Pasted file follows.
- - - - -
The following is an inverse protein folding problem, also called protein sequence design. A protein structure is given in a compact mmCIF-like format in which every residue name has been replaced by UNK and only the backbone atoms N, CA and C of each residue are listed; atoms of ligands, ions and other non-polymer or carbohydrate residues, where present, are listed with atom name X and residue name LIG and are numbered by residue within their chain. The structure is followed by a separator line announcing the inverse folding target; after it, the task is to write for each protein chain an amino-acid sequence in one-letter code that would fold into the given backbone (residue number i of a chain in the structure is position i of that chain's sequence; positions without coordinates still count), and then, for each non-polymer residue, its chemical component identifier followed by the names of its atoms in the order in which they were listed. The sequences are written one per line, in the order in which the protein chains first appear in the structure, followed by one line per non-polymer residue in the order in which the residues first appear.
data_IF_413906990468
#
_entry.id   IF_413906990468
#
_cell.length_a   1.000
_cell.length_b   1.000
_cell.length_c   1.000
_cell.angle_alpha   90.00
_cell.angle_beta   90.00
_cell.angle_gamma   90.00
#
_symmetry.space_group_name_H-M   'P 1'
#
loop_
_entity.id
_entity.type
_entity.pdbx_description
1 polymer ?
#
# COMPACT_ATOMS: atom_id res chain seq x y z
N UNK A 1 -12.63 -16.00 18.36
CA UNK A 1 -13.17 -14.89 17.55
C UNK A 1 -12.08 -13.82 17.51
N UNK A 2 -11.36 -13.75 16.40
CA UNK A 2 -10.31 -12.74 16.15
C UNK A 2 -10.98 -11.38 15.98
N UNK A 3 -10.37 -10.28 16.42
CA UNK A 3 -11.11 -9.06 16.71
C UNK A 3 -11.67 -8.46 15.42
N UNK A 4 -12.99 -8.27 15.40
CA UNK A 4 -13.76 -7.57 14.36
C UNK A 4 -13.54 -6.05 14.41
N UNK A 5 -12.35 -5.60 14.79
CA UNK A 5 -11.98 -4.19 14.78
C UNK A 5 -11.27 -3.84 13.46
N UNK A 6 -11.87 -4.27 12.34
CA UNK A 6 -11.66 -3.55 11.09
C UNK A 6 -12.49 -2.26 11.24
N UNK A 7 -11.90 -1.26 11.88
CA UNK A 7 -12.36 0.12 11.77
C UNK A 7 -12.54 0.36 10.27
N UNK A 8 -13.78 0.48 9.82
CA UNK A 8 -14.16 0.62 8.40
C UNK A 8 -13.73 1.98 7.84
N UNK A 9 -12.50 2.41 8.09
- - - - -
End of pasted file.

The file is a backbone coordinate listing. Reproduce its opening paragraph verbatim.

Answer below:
The following is an inverse protein folding problem, also called protein sequence design. A protein structure is given in a compact mmCIF-like format in which every residue name has been replaced by UNK and only the backbone atoms N, CA and C of each residue are listed; atoms of ligands, ions and other non-polymer or carbohydrate residues, where present, are listed with atom name X and residue name LIG and are numbered by residue within their chain. The structure is followed by a separator line announcing the inverse folding target; after it, the task is to write for each protein chain an amino-acid sequence in one-letter code that would fold into the given backbone (residue number i of a chain in the structure is position i of that chain's sequence; positions without coordinates still count), and then, for each non-polymer residue, its chemical component identifier followed by the names of its atoms in the order in which they were listed. The sequences are written one per line, in the order in which the protein chains first appear in the structure, followed by one line per non-polymer residue in the order in which the residues first appear.